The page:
In order to prevent flood disasters and to carry out development, he had Horie of Nanba dug and had Manda no tsutsumi (Manda Levee; in the vicinity of Neyagawa City, Osaka Prefecture) built. These are said to be the first large-scale civil engineering projects in Japan.
He established Mamuta no miyake (Imperial-controlled territory).
He had Wani no ike Pond (Nara city?) and Yokono Levee (Ikuno Ward, Osaka City) built.
As an irrigation waterway, he had Komuku no omizo (a large ditch) dug (around Kanan Town, Minamikawachi County, Osaka Prefecture) and had a vast agricultural field reclaimed.
He sent Kinotsuno no Sukune (the third highest of the eight hereditary titles) to Kudara (Paekche) to, for the first time, divide the boundary of the province and district and record the provincial products.
Original text (abbreviated).
In addition, Kojiki describes as follows.
In the reign of this Emperor, he decided Katsuragibe as Minashiro (feud) of the Empress Ishi no hime no mikoto, Mibube as Minashiro of Prince Izahowake no mikoto, Tajiibe as Minashiro of Mizuhawake no mikoto, Okusakabe as Minashiro of Okusaka no miko, and Wakakusakabe as Minashiro of Wakakusakabe.
Also, employing Hata people, he had Manda no tsutsumi and Manuta Miyake (imperial-controlled territory) constructed, had Wako no ike Pond and Yosami ike pond made, had Horie of Naniwa dug to the sea, and Obashi no e Port dug, and had Suminoe tsu Port established.
Year of Demise
The age of this Emperor was 83. Note: On August 15 of the year of Hinoto-U (one of the Oriental Zodiac), he passed away' ("Kojiki").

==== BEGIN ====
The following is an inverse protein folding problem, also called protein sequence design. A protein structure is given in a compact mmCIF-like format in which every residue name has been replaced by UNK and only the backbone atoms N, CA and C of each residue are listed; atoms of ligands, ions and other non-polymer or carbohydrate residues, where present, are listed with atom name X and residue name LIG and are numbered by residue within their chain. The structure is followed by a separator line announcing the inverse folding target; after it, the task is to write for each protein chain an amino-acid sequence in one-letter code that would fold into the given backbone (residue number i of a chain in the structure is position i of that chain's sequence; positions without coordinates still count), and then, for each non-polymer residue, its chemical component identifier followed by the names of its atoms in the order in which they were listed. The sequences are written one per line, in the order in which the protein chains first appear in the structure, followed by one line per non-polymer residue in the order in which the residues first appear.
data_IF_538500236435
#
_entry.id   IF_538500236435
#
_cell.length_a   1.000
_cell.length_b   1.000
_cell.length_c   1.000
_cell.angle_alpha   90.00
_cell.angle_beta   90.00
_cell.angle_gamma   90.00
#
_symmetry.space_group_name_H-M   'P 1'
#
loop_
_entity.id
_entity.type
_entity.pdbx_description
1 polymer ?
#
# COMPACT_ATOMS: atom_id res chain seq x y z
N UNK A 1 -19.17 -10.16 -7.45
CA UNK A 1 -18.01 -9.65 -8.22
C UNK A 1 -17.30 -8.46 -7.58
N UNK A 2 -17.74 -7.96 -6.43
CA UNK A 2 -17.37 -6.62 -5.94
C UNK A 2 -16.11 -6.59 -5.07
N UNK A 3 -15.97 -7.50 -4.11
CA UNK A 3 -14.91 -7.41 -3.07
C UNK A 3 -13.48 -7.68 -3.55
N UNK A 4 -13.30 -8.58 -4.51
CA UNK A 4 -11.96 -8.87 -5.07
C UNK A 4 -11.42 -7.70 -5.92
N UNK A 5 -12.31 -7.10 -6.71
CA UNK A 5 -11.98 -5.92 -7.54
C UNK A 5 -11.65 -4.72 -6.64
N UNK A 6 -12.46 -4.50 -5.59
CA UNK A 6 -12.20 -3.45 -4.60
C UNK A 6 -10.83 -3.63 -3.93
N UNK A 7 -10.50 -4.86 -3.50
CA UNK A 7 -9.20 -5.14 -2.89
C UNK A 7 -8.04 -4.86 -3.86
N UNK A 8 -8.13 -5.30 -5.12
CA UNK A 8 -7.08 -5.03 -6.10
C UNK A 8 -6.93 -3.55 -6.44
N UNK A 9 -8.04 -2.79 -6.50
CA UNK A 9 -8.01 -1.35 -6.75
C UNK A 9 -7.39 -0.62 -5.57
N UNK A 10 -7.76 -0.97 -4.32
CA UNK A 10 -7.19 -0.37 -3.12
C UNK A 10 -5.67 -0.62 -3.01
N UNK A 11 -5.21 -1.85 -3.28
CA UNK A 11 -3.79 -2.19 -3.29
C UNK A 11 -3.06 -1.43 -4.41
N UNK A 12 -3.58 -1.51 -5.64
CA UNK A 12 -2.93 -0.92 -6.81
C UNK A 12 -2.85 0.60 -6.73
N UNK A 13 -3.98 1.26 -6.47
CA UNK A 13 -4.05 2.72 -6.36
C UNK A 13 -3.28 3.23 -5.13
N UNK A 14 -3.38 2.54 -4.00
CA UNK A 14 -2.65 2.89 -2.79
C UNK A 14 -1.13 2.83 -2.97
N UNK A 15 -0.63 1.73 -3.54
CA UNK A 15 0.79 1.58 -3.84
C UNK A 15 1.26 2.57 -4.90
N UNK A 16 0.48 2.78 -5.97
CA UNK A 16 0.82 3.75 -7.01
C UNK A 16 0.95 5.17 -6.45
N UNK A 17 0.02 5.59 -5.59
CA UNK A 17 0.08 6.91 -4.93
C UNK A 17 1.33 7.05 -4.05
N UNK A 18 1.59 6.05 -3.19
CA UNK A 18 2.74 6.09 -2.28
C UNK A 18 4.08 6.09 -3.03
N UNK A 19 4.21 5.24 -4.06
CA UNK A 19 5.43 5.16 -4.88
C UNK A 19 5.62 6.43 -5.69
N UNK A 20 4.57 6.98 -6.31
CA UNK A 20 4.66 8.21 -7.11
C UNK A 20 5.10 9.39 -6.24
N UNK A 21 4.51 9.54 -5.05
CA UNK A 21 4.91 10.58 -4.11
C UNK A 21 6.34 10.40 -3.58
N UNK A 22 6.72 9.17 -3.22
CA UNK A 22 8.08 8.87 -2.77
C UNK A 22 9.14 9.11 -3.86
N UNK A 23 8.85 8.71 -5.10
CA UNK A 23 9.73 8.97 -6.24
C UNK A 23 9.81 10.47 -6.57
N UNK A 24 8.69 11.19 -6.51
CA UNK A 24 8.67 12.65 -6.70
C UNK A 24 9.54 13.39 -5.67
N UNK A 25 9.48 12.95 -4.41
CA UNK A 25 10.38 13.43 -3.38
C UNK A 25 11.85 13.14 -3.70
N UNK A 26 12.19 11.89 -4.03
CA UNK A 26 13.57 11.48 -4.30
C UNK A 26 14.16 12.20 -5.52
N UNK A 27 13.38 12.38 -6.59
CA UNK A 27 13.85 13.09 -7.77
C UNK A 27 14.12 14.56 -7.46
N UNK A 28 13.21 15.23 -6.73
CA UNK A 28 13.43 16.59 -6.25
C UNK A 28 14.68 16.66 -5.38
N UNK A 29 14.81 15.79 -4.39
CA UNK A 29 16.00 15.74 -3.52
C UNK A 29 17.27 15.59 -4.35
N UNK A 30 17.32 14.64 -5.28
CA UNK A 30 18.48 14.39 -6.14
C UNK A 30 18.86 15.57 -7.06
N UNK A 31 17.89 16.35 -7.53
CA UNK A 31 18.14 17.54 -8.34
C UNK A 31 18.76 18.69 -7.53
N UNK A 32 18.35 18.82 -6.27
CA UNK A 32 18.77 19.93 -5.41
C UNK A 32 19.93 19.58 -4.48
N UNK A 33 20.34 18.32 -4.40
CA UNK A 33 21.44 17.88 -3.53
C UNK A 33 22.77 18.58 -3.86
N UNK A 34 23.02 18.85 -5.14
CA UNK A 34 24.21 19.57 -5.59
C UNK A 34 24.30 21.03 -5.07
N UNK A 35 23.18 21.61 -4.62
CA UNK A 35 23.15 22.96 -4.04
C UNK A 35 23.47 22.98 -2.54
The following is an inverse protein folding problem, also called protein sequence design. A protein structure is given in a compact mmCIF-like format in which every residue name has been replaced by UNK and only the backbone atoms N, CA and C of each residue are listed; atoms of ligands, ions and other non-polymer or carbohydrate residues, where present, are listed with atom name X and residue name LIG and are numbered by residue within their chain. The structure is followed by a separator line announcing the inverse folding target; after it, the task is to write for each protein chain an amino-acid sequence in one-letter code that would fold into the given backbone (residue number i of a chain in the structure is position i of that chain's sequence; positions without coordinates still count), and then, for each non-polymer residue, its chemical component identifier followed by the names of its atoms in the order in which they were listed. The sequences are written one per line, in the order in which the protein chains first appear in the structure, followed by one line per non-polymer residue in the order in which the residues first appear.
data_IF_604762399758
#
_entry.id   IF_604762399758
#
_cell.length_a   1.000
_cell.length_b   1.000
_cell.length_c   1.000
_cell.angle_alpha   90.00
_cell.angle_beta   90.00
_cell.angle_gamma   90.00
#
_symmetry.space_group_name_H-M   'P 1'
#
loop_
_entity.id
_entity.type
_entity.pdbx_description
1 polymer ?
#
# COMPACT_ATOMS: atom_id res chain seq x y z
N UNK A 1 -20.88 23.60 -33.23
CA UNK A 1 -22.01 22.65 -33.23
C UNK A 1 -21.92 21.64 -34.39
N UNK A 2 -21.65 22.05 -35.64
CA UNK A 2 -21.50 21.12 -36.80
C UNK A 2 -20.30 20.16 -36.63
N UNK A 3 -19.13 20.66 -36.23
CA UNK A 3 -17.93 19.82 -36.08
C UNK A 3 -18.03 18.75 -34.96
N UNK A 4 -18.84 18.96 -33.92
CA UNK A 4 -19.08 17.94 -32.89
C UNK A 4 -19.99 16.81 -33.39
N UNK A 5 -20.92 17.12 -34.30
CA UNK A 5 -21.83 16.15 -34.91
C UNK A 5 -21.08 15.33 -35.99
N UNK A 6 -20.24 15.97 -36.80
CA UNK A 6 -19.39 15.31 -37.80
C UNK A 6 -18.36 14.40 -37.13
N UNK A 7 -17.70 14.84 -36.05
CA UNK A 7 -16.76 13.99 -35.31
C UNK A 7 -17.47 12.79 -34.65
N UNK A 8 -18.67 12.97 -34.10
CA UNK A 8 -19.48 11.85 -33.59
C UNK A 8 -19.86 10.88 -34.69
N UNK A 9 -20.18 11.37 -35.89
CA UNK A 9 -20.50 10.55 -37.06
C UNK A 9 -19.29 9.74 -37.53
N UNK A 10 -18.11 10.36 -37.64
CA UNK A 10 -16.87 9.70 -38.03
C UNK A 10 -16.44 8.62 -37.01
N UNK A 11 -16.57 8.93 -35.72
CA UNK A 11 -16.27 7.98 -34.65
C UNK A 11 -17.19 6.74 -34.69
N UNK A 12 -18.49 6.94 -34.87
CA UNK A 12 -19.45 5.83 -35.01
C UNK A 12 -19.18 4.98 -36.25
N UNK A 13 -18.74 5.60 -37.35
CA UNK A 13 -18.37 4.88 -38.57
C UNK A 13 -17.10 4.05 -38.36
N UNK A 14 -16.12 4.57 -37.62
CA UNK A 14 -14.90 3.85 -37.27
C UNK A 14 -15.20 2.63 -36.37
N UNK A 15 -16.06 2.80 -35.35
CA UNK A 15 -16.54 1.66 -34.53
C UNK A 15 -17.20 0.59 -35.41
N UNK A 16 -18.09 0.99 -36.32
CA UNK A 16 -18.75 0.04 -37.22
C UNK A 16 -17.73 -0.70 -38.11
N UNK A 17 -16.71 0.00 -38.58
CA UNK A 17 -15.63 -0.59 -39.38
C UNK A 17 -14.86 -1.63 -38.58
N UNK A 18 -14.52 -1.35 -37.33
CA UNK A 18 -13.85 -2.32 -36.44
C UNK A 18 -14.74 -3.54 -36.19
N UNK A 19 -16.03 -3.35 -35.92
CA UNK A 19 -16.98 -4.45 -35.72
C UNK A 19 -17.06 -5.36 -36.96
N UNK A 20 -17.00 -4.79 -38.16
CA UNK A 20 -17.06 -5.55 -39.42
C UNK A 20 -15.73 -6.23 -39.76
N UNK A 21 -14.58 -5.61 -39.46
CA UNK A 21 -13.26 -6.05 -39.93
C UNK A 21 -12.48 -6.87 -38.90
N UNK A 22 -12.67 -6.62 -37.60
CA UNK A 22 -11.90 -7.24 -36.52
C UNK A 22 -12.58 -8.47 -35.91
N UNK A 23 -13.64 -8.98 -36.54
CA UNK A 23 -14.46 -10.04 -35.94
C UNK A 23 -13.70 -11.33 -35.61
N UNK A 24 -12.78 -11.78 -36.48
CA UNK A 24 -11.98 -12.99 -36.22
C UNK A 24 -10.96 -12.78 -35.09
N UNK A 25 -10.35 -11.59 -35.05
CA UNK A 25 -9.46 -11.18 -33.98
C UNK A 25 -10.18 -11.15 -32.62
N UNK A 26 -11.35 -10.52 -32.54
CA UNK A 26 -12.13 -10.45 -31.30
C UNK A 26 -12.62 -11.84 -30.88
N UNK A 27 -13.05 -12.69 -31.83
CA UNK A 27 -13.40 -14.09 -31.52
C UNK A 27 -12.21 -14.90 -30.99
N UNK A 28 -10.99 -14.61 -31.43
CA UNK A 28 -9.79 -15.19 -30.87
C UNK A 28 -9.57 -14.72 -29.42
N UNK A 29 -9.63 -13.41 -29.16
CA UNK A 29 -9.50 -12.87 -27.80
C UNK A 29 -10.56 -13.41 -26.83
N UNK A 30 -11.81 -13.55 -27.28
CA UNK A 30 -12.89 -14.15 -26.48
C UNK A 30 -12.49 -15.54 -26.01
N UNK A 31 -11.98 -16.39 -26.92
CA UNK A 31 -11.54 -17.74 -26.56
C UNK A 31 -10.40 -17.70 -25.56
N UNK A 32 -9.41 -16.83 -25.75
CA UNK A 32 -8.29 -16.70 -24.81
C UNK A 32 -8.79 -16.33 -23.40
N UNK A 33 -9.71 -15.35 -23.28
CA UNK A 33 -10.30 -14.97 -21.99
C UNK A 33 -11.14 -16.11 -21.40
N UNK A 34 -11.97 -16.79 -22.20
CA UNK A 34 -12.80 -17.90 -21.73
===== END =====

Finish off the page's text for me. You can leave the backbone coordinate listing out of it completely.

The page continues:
On February 7, 399, the Emperor passed away' ("Nihonshoki").
He was entombed in Mozu no mimihara no naka no misasagi (mausoleum). The origin of the name is that, during construction of the imperial mausoleum, a deer ran in from the field and fell dead. From the ear of that deer, mozu (a shrike) came out and, based on this, the place was named as mozu mimi hara (shrike ear field) (in addition, mozu is the bird of Osaka Prefecture).
Also, to the north and south of this kofun (tumulus), there are big tumuluses (the north tumulus is Emperor Hanzei mausoleum and the south tumulus is Emperor Richu mausoleum) and this one is named 'the center mausoleum.'
In the paragraph on Shoryoryo (the Bureau for managing imperial mausoleums) of "Engishiki" (an ancient book for codes and procedures on national rites and prayers), it is written that 'Mozu no mimihara no naka mausoleum is located in Otori County, Izumi Province. The area spans about 900 m from east to west, and 900 m from north to south. There are five guard houses,' and the mausoleum is identified with the Daisenryo Tumulus (a large keyhole-shaped tumulus, total length 486m, also called as Daisen Tumulus or Oyama Tumulus), located in Daisen Town, Sakai Ward, Sakai City, Osaka Prefecture. Also in "Kojiki," it is described that 'the Imperial Mausoleum was located in Mozu no Mimihara' and "Nihonshoki" describes that it was Juryo (a grave built while alive) and further ' he was entombed in the Mozuno mausoleum on November 22, 399' but because there are some people who question academically whether it is the Emperor Nintoku mausoleum, it has recently become general to use names such as (Legendary) Nintokuryo Tumulus, Daisenryo Tumulus, etc.